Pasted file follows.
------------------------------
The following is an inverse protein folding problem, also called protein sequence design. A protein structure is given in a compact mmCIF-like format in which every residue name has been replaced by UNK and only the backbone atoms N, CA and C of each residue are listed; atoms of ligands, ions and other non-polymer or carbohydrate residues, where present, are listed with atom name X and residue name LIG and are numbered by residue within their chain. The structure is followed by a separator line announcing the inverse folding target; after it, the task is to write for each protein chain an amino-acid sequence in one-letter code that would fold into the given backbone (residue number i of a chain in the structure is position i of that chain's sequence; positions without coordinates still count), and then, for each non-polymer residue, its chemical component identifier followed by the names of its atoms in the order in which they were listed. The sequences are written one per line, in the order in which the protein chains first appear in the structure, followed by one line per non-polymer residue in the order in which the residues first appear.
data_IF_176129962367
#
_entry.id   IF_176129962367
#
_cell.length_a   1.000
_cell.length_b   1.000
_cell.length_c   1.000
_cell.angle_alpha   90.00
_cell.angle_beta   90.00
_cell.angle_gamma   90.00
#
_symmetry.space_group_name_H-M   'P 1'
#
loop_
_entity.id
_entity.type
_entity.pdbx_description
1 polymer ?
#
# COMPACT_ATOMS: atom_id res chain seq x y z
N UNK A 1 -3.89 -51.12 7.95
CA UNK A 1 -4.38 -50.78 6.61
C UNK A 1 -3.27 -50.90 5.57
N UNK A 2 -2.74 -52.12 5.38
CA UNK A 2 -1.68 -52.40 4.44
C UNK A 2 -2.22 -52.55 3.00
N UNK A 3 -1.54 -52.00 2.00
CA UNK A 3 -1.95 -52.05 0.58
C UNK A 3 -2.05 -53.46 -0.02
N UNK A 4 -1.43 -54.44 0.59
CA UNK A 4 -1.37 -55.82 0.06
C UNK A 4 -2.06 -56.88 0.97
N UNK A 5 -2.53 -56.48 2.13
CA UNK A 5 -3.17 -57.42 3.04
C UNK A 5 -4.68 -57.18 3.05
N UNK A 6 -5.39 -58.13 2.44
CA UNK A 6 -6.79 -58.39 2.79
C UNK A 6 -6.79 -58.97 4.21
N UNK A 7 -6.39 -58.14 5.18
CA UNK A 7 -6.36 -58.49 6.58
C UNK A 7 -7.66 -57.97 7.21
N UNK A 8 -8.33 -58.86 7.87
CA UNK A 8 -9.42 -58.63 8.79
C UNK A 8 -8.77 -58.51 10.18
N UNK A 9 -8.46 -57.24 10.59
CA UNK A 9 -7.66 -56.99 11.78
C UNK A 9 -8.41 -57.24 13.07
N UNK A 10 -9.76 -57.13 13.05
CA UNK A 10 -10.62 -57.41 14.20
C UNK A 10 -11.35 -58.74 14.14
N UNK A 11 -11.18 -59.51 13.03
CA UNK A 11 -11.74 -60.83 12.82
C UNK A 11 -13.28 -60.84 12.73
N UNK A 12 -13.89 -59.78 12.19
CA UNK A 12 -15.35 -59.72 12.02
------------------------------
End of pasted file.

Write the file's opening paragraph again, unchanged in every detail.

The following is an inverse protein folding problem, also called protein sequence design. A protein structure is given in a compact mmCIF-like format in which every residue name has been replaced by UNK and only the backbone atoms N, CA and C of each residue are listed; atoms of ligands, ions and other non-polymer or carbohydrate residues, where present, are listed with atom name X and residue name LIG and are numbered by residue within their chain. The structure is followed by a separator line announcing the inverse folding target; after it, the task is to write for each protein chain an amino-acid sequence in one-letter code that would fold into the given backbone (residue number i of a chain in the structure is position i of that chain's sequence; positions without coordinates still count), and then, for each non-polymer residue, its chemical component identifier followed by the names of its atoms in the order in which they were listed. The sequences are written one per line, in the order in which the protein chains first appear in the structure, followed by one line per non-polymer residue in the order in which the residues first appear.